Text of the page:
March 2012 Issue • Volume 40 • Issue 3

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What Happens In a Course That Is Truly Global?

Rodney D. Coates, Interim Director of Black World Studies at Miami University, Oxford, OH

globe

It started out as a simple gesture of reaching out to colleagues across the globe, and 15 years ago it sparked the creation of a new learning experience that today brings the world abroad to Miami students with the use of modern technology.

More than a decade ago, I was teaching an honors course on race, ethnicity and conflict resolution that took advantage of the then-newly developing technology associated with email listservs. I connected with colleagues from universities around the globe to discuss the major conflicts occurring in the world. Cumbersome technology and frequent glitches ultimately forced us to shut down this project. One positive from this course was that we published one of the first e-texts.

Then, three years ago, Miami University’s Liberal Education Council encouraged faculty to develop global-based courses. With greater advancements in technology, I thought, “Why not try this again?” I received a tremendous response from colleagues in Russia, Istanbul, Bangladesh, Milano, Canada, and West Indies, and within the United States from the University of Texas, Florida, and even the Naval Academy. Thus constituted, we began our discussions in earnest on how to create a classroom without walls.

This new course, “Globalization, Social Justice and Human Rights, ” pairs Miami students with students from various countries through Web-based tools. The 400-level course for undergraduate and graduate students was piloted in fall 2010; this fall 260 students (12 at Miami) from all over the globe interacted through a social network site, blogged, uploaded videos and, in the process, learned about each other and world issues. We have a NING site for all the universities and students who are involved in the project (NING is an online platform for people and organizations to create custom social networks). Within that site, each university has its own set of pages, with students writing and speaking in their own language, but the common site is in English. There is a Facebook-like environment where students can “friend” each other.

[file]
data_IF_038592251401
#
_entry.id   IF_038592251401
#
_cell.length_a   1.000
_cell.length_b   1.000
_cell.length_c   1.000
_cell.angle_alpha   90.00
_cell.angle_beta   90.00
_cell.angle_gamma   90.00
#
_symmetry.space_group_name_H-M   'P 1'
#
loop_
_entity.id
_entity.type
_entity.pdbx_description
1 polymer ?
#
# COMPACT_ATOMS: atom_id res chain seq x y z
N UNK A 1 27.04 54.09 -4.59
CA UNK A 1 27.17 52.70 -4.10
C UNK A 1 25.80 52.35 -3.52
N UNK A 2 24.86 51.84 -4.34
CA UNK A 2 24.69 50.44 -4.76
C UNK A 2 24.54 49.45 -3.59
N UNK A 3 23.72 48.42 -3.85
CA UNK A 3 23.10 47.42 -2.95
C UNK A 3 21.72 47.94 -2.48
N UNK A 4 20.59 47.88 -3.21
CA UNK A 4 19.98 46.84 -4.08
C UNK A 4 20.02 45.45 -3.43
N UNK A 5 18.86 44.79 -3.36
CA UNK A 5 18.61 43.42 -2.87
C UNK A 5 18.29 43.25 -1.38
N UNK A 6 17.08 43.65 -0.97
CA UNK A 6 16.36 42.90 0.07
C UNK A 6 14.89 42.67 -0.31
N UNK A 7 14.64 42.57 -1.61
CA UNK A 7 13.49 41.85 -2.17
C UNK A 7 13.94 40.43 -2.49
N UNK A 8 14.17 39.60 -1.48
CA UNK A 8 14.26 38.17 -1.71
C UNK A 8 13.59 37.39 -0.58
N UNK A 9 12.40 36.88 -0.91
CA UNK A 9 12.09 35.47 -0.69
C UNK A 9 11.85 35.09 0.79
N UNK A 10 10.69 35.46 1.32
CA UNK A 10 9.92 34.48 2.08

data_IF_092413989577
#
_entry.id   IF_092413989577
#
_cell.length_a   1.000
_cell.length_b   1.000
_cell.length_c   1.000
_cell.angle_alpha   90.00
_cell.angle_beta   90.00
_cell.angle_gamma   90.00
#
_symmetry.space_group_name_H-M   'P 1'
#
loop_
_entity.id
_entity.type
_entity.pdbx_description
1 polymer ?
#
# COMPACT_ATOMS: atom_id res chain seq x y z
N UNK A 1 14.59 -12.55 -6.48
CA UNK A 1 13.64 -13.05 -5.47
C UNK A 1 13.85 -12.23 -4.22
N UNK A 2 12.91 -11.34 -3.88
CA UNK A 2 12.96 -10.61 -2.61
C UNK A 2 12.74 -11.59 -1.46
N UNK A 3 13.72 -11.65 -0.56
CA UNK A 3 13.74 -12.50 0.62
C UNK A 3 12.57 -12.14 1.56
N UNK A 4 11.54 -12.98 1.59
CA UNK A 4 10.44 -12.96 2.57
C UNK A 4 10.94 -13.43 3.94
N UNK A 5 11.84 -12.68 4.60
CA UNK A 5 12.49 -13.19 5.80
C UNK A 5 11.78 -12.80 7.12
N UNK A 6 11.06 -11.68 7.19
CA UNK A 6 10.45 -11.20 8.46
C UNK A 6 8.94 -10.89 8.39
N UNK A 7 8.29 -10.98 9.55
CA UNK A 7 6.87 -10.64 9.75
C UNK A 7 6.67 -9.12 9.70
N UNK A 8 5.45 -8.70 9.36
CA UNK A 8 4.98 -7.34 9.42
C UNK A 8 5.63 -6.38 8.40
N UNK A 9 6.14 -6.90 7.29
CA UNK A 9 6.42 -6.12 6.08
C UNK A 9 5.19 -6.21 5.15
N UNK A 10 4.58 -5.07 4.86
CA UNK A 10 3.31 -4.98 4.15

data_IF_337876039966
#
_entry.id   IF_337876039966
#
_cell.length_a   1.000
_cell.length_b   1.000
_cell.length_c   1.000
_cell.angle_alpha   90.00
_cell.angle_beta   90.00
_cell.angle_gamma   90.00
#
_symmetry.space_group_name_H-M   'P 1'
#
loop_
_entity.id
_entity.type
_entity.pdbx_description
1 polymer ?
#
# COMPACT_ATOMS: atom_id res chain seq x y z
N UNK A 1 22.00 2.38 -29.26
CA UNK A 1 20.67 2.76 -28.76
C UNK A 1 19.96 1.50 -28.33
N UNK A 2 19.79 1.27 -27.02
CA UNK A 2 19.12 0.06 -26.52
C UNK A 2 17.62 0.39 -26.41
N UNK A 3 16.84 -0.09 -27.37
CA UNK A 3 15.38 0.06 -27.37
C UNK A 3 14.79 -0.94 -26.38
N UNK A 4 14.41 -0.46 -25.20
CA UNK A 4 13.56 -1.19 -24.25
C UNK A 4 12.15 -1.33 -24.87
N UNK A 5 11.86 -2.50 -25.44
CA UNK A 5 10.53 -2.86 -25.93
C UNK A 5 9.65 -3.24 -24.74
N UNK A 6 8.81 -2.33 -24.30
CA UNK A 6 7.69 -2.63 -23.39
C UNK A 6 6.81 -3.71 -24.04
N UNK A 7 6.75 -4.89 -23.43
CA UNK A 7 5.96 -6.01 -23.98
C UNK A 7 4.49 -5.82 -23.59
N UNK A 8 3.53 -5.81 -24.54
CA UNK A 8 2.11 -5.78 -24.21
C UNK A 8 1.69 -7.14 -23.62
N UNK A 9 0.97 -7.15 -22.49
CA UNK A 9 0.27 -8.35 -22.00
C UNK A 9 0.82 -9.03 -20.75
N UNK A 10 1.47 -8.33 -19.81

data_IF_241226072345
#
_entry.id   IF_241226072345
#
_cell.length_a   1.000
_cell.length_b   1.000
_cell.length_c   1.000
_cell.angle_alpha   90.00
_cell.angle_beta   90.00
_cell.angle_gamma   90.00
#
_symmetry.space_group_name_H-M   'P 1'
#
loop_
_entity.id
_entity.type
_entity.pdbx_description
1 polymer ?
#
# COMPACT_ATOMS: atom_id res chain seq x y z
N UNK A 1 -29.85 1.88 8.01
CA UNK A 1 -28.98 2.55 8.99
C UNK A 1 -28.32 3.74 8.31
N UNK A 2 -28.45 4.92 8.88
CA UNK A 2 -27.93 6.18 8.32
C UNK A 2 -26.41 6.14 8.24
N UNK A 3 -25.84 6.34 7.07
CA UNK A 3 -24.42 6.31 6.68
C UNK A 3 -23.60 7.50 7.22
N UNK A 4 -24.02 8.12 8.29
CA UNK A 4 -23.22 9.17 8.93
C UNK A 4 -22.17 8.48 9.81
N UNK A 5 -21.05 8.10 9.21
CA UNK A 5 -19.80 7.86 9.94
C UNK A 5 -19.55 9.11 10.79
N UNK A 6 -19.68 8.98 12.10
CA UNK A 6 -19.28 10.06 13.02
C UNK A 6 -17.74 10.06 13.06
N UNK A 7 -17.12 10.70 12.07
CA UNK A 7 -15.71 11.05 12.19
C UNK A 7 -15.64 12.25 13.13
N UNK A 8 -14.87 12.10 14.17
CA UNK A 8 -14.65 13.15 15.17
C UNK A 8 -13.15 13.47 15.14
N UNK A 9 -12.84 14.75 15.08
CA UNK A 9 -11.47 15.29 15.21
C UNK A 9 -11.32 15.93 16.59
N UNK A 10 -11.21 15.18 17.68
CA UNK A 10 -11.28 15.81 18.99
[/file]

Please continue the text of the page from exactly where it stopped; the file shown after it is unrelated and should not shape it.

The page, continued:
A Continuous Learning Process

The course requires readings that students must complete, case studies, service learning projects and group projects. It’s interesting that as technology expands, students are asking us to incorporate more tools like Dropbox, iCloud, and Googledocs. This makes this project a continuous learning process on both ends. It is amazing watching the students who normally function on one level actually step up several levels. This challenges students intellectually by forcing them to step out of their Miami comfort zone and step into a global environment. The entire process of integrating technology, pedagogy, and faculty partnerships creates  this expansive world for our students. One person cannot do this. The whole is much greater than the sum of its parts.

Personally, however, this process opened my eyes to greater possibilities. It has transformed the way I teach. No lectures per say but conversations, not monologues but layered dialogues. The course is time consuming and there is a steep learning curve mastering the technology, but I am excited by the possibilities. Think about it—barring time-zone issues—we can take these conversations and make them live in real time; we can have shared lectures and presentations across the globe. We have only just begun to explore digital learning.